Someone at iTunes decided that FBI Retired Case File Review would be featured on the front page of iTunes, in the first spot, on the first row— (#1?) in New and Noteworthy for all podcast categories. Why? I think it was the kick ass cover art (big props to Robert Dieters of Jack Rabbit Design). The show premise is also unique, and the interview content entertaining and informative, but the cover art is eye-catching, don’t you think?
#3. You need to prepare for success.
The very first episode was recorded on my iPhone using the voice memo app. Seriously. I held out my cell and my guest and I spoke out loud. I thought it sounded great at the time, but a small handful of listeners didn’t. Even now, if you look at the mostly 5 star reviews, the initial ones complain that the audio quality was very poor. It’s fixed now. But I’ll never know how many more of the New and Noteworthy listeners would have stuck around if I had been prepared for their sudden and unexpected visit. Your first episodes don’t have to be perfect, but make sure the audio is as good as you can make it. I believe the only thing that saved me in those early days was great content.
#4. You need to be prepared for the time commitment success brings.
I’m a crime fiction writer. “They” say authors should blog to find and engage with readers. I started podcasting instead because I thought it would be easier than blogging. I was wrong. No one warned me about the time it takes to schedule guests and that it could take several hours to edit out the distracting uhms, uhhs, errs and long awkward pauses from recordings. So listen up, I’m warning you now—producing a quality podcast can be a major time suck. A worthwhile endeavor, but a huge commitment nonetheless.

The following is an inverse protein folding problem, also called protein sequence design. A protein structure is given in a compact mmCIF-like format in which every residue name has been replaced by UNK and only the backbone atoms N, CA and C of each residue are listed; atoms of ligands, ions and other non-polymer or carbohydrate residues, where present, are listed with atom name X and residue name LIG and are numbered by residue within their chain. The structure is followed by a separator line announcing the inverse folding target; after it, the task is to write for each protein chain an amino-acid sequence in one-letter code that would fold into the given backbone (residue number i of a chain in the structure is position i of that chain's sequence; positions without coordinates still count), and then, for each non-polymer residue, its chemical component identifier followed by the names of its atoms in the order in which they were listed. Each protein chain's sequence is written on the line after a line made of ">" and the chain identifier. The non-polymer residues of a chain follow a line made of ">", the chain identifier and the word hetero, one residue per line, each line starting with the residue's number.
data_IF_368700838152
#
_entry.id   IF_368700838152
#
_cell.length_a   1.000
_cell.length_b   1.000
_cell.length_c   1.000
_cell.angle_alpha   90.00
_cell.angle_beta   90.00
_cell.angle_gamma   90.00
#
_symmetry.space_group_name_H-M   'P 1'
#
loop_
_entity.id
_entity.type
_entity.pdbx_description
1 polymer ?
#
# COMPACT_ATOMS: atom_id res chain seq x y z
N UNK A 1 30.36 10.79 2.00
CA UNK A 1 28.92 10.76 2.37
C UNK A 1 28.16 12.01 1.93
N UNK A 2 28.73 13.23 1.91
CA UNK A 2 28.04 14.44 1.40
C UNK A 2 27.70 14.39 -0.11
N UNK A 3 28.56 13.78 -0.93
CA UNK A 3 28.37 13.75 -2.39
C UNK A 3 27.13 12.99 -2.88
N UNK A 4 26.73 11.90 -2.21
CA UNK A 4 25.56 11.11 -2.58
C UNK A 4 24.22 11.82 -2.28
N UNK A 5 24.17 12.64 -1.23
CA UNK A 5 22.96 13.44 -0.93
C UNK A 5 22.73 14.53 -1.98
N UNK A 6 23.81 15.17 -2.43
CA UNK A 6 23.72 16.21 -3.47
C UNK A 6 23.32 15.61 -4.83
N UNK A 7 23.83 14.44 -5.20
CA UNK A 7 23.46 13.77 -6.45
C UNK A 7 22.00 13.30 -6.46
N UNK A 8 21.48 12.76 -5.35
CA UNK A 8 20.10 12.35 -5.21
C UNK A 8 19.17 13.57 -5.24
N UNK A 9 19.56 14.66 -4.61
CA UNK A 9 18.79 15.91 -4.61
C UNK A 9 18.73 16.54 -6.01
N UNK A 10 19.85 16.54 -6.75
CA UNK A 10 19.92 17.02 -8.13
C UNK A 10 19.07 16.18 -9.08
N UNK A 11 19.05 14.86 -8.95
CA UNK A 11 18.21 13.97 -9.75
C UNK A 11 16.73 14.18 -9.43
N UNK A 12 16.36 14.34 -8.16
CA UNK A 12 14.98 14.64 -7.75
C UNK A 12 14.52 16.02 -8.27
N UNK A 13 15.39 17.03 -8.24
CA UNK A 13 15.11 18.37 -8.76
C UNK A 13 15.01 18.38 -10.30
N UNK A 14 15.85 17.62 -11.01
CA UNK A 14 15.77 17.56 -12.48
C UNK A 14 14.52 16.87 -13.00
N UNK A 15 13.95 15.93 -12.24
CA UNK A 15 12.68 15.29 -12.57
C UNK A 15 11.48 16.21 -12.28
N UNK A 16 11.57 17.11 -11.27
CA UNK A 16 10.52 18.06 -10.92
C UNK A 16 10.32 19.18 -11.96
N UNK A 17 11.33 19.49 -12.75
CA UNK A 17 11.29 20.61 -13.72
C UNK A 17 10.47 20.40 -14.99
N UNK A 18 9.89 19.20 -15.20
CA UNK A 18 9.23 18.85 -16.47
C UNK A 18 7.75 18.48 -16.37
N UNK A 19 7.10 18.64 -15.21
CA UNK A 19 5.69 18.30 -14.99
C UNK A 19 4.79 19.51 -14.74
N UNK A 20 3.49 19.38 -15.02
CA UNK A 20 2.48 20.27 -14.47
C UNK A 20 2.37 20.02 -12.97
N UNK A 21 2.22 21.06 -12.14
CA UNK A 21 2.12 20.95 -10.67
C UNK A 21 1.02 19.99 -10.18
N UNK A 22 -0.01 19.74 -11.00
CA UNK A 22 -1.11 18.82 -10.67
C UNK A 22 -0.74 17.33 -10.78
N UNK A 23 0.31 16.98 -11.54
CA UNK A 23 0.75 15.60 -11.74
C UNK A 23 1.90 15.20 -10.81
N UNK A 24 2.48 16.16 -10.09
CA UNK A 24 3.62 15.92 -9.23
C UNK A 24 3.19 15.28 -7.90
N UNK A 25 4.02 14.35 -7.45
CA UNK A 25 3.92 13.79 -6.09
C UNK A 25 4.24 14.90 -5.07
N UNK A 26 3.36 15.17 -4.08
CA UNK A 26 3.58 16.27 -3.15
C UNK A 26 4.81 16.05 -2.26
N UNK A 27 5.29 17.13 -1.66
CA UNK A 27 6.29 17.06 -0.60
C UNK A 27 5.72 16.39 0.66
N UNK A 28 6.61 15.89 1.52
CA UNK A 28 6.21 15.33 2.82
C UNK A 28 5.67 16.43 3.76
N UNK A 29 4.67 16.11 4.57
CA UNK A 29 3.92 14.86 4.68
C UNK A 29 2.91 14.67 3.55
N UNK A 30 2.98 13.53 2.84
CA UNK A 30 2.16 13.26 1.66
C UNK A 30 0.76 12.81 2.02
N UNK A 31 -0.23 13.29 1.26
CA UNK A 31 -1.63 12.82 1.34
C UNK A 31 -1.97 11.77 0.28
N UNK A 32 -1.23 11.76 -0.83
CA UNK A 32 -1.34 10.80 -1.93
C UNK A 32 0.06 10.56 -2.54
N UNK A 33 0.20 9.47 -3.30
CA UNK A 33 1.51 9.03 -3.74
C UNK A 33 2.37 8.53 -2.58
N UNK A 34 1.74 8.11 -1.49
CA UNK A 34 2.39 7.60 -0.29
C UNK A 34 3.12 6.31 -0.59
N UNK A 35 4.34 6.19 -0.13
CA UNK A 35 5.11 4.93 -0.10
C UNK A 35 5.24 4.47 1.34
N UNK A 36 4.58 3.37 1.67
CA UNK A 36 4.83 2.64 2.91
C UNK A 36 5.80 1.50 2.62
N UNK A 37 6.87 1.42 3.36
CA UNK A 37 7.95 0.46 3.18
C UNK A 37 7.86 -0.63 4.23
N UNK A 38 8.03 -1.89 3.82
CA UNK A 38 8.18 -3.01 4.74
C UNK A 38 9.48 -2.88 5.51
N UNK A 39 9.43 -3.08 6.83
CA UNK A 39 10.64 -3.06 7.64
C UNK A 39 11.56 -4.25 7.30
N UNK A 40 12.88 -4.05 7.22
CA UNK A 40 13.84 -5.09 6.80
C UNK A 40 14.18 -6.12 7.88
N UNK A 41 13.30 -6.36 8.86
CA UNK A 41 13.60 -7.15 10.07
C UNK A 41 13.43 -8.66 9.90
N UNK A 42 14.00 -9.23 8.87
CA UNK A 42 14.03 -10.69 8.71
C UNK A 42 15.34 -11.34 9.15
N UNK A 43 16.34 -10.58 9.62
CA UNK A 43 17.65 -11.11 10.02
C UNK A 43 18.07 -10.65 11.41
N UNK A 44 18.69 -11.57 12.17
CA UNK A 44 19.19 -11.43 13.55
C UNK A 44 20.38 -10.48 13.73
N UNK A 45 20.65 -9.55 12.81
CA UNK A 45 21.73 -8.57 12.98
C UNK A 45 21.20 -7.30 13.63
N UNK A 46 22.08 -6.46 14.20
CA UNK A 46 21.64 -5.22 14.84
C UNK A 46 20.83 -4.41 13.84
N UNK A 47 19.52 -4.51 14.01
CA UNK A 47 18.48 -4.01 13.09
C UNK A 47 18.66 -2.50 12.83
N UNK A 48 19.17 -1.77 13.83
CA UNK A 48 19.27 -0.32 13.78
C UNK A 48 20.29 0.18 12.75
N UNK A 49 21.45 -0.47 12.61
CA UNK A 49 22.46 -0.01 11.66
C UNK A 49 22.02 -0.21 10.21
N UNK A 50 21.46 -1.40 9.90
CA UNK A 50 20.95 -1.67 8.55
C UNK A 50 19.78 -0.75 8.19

#5. Being featured on New and Noteworthy is a reward.
That’s what Daniel said in his aforementioned blogpost. Or was it in the comments? Anyway, he was right. There was no “mythical unicorn magic” that got my podcast featured on New and Noteworthy. The truth is . . . I knew nothing about New and Noteworthy before I ended up there. It was never a goal. I didn’t hold back three episodes to post at one time. I didn’t ask friends and family to throw up a bunch of reviews. But, my download numbers don’t lie. There is no doubt—being featured on the front page of New and Noteworthy is absolutely a big deal!
As for whether or not FBI Retired Case File Review was #1 in New and Noteworthy, I’m not sure it really matters. All I know is I’ll be forever grateful iTunes chose to feature the show.
UPDATE: 9/22/2017 FBI Retired Case File Review continues to be discovered. The podcast has reached a milestone of 1,000,000 downloads! Current download stats have grown organically and have passed initial New & Noteworthy boost launch levels. Search One Million Downloads for updated post.
Jerri Williams, a retired FBI agent, author and podcaster, attempts to relive her glory days by writing crime fiction and hosting FBI Retired Case File Review, a true crime podcast available for subscription on iTunes and Stitcher. Her debut novel—Pay To Play— about a female agent investigating corruption in the Philadelphia strip club industry is available now at amazon.com.